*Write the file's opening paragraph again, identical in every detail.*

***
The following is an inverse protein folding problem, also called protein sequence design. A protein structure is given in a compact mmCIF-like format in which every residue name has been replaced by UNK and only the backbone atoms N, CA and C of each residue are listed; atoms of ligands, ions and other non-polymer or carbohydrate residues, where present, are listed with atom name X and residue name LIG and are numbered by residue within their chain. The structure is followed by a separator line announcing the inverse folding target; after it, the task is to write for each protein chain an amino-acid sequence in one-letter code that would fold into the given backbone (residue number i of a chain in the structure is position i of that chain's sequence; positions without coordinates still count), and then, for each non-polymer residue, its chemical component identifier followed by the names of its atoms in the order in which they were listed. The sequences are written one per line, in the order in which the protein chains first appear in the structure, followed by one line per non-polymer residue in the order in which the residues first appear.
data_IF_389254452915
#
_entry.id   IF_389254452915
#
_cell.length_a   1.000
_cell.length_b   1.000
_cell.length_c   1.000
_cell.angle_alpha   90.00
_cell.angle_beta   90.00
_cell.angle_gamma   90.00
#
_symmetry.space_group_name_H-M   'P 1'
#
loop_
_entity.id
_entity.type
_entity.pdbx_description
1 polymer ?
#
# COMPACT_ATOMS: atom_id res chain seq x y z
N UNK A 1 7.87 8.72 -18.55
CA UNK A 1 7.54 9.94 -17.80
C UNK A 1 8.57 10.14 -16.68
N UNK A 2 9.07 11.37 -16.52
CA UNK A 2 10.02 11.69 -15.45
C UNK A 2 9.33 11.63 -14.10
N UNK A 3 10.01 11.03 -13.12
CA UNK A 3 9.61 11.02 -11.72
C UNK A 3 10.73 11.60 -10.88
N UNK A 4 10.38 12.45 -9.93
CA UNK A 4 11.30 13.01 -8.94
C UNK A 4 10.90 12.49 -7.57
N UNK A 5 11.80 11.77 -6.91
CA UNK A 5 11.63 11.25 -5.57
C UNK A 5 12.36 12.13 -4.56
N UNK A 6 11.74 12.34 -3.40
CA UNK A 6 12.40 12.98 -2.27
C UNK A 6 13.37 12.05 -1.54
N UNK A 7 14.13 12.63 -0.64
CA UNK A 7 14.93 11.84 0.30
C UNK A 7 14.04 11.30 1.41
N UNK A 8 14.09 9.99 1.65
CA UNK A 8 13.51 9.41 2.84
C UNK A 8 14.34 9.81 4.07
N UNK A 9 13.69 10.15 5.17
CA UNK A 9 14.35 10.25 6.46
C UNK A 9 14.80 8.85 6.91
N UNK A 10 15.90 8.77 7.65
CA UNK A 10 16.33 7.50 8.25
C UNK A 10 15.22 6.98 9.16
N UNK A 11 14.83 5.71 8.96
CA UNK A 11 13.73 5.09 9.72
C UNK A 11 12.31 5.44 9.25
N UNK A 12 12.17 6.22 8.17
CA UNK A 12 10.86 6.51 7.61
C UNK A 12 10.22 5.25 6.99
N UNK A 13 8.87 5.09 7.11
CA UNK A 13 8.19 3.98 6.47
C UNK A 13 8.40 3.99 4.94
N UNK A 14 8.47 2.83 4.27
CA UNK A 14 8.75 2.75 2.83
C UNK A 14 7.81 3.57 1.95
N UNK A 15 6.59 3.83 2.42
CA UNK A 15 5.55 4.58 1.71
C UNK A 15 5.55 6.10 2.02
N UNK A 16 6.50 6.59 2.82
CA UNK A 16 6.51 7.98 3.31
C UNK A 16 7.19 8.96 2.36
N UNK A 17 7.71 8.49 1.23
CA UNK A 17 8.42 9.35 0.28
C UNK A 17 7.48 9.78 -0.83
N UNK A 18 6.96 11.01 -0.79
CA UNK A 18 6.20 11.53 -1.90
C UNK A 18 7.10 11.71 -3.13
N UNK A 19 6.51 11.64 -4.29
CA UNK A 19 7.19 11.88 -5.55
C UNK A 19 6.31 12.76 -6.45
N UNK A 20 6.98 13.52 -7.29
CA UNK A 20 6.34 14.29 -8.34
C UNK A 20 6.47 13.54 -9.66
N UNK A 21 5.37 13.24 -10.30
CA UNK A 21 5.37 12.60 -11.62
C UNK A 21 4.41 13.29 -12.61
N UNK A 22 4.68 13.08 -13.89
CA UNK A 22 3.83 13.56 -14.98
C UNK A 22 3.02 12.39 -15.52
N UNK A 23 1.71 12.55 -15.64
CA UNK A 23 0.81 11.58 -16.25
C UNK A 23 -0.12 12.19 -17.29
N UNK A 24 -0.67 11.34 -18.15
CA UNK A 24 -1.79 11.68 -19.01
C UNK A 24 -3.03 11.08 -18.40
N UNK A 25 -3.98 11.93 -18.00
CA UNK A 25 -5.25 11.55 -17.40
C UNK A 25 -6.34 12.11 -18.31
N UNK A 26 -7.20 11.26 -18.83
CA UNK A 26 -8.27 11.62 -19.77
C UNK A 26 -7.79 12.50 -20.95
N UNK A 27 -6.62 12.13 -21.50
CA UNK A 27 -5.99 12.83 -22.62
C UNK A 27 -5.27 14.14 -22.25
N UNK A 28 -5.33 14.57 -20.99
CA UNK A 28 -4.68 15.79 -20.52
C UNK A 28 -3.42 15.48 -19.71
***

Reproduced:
The following is an inverse protein folding problem, also called protein sequence design. A protein structure is given in a compact mmCIF-like format in which every residue name has been replaced by UNK and only the backbone atoms N, CA and C of each residue are listed; atoms of ligands, ions and other non-polymer or carbohydrate residues, where present, are listed with atom name X and residue name LIG and are numbered by residue within their chain. The structure is followed by a separator line announcing the inverse folding target; after it, the task is to write for each protein chain an amino-acid sequence in one-letter code that would fold into the given backbone (residue number i of a chain in the structure is position i of that chain's sequence; positions without coordinates still count), and then, for each non-polymer residue, its chemical component identifier followed by the names of its atoms in the order in which they were listed. The sequences are written one per line, in the order in which the protein chains first appear in the structure, followed by one line per non-polymer residue in the order in which the residues first appear.